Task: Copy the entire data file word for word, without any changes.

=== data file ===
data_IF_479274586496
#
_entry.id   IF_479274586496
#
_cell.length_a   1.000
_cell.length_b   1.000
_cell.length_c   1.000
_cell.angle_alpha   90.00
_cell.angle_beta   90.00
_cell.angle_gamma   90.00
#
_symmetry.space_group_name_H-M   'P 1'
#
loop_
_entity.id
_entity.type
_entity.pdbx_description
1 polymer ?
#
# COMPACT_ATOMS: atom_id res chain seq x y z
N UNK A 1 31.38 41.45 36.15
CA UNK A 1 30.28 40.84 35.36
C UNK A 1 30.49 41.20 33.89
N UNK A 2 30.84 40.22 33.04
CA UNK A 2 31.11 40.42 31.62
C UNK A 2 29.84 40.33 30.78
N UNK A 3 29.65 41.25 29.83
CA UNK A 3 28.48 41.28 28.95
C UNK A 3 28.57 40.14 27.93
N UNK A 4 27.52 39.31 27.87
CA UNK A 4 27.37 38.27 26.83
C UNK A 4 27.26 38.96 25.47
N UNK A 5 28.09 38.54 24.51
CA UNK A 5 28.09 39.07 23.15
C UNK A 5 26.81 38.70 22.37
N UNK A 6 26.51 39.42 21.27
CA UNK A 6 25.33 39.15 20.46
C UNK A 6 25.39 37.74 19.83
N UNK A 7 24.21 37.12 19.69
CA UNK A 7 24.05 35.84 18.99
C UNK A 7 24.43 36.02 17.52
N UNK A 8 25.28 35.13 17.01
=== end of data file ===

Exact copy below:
data_IF_479274586496
#
_entry.id   IF_479274586496
#
_cell.length_a   1.000
_cell.length_b   1.000
_cell.length_c   1.000
_cell.angle_alpha   90.00
_cell.angle_beta   90.00
_cell.angle_gamma   90.00
#
_symmetry.space_group_name_H-M   'P 1'
#
loop_
_entity.id
_entity.type
_entity.pdbx_description
1 polymer ?
#
# COMPACT_ATOMS: atom_id res chain seq x y z
N UNK A 1 31.38 41.45 36.15
CA UNK A 1 30.28 40.84 35.36
C UNK A 1 30.49 41.20 33.89
N UNK A 2 30.84 40.22 33.04
CA UNK A 2 31.11 40.42 31.62
C UNK A 2 29.84 40.33 30.78
N UNK A 3 29.65 41.25 29.83
CA UNK A 3 28.48 41.28 28.95
C UNK A 3 28.57 40.14 27.93
N UNK A 4 27.52 39.31 27.87
CA UNK A 4 27.37 38.27 26.83
C UNK A 4 27.26 38.96 25.47
N UNK A 5 28.09 38.54 24.51
CA UNK A 5 28.09 39.07 23.15
C UNK A 5 26.81 38.70 22.37
N UNK A 6 26.51 39.42 21.27
CA UNK A 6 25.33 39.15 20.46
C UNK A 6 25.39 37.74 19.83
N UNK A 7 24.21 37.12 19.69
CA UNK A 7 24.05 35.84 18.99
C UNK A 7 24.43 36.02 17.52
N UNK A 8 25.28 35.13 17.01